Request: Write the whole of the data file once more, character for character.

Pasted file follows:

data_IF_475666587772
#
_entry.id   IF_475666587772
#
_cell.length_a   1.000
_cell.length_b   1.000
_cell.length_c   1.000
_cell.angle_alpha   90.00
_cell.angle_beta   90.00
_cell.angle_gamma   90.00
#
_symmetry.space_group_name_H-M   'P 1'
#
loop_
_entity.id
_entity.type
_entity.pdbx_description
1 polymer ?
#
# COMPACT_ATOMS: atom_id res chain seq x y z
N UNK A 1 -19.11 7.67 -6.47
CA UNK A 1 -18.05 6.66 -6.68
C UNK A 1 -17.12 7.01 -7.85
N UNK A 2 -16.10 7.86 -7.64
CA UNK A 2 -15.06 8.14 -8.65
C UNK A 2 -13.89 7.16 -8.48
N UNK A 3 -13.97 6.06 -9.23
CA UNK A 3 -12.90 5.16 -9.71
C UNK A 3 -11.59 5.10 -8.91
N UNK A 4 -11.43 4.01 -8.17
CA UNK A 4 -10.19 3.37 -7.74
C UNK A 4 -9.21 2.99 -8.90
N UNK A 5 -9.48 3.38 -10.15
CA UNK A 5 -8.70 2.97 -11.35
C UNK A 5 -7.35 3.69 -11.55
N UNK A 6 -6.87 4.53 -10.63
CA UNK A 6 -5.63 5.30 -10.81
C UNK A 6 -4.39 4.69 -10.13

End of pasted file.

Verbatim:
data_IF_475666587772
#
_entry.id   IF_475666587772
#
_cell.length_a   1.000
_cell.length_b   1.000
_cell.length_c   1.000
_cell.angle_alpha   90.00
_cell.angle_beta   90.00
_cell.angle_gamma   90.00
#
_symmetry.space_group_name_H-M   'P 1'
#
loop_
_entity.id
_entity.type
_entity.pdbx_description
1 polymer ?
#
# COMPACT_ATOMS: atom_id res chain seq x y z
N UNK A 1 -19.11 7.67 -6.47
CA UNK A 1 -18.05 6.66 -6.68
C UNK A 1 -17.12 7.01 -7.85
N UNK A 2 -16.10 7.86 -7.64
CA UNK A 2 -15.06 8.14 -8.65
C UNK A 2 -13.89 7.16 -8.48
N UNK A 3 -13.97 6.06 -9.23
CA UNK A 3 -12.90 5.16 -9.71
C UNK A 3 -11.59 5.10 -8.91
N UNK A 4 -11.43 4.01 -8.17
CA UNK A 4 -10.19 3.37 -7.74
C UNK A 4 -9.21 2.99 -8.90
N UNK A 5 -9.48 3.38 -10.15
CA UNK A 5 -8.70 2.97 -11.35
C UNK A 5 -7.35 3.69 -11.55
N UNK A 6 -6.87 4.53 -10.63
CA UNK A 6 -5.63 5.30 -10.81
C UNK A 6 -4.39 4.69 -10.13